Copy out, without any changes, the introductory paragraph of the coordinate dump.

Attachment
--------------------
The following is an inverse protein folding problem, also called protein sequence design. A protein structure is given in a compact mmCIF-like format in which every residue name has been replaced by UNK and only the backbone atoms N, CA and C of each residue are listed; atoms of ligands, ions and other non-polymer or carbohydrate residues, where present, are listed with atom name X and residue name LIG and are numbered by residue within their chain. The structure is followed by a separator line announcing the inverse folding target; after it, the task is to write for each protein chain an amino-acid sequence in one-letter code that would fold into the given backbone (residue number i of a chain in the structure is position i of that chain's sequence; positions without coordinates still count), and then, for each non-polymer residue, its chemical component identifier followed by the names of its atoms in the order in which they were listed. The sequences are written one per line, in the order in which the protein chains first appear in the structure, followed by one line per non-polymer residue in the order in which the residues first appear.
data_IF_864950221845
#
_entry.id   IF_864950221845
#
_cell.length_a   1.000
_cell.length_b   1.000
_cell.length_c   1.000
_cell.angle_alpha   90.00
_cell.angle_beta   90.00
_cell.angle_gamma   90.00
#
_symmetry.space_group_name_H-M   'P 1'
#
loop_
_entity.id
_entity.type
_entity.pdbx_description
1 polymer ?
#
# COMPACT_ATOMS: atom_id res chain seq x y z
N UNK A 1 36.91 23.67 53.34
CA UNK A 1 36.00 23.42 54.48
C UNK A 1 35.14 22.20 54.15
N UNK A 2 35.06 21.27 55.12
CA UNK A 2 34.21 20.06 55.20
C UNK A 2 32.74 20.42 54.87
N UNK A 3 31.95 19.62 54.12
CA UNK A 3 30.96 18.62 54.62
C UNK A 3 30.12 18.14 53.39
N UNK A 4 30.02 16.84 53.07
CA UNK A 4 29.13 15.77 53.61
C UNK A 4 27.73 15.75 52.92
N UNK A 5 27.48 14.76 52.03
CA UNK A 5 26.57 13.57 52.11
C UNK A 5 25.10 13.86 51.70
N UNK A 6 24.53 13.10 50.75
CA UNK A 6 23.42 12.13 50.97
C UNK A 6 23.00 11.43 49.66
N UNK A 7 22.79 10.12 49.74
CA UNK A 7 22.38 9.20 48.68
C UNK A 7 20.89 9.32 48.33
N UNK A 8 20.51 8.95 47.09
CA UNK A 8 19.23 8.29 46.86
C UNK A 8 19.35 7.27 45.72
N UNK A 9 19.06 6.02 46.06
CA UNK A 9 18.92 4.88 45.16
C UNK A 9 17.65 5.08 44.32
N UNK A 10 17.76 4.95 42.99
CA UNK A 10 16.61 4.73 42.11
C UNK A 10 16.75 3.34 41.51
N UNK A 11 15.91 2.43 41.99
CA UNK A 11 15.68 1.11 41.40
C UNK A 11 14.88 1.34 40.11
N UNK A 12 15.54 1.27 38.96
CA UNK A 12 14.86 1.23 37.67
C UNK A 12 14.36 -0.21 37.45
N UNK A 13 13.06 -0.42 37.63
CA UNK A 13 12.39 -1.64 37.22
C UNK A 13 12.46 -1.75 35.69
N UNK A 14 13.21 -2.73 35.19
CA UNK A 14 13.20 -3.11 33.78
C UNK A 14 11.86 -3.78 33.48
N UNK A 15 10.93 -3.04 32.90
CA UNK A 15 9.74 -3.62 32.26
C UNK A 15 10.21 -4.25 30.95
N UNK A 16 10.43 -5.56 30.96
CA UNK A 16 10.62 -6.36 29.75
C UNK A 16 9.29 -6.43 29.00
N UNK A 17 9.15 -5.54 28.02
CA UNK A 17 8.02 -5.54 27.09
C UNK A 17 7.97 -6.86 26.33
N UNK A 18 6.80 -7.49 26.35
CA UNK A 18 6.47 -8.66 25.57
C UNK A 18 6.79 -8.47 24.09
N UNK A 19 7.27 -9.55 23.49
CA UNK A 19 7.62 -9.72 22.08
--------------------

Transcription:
The following is an inverse protein folding problem, also called protein sequence design. A protein structure is given in a compact mmCIF-like format in which every residue name has been replaced by UNK and only the backbone atoms N, CA and C of each residue are listed; atoms of ligands, ions and other non-polymer or carbohydrate residues, where present, are listed with atom name X and residue name LIG and are numbered by residue within their chain. The structure is followed by a separator line announcing the inverse folding target; after it, the task is to write for each protein chain an amino-acid sequence in one-letter code that would fold into the given backbone (residue number i of a chain in the structure is position i of that chain's sequence; positions without coordinates still count), and then, for each non-polymer residue, its chemical component identifier followed by the names of its atoms in the order in which they were listed. The sequences are written one per line, in the order in which the protein chains first appear in the structure, followed by one line per non-polymer residue in the order in which the residues first appear.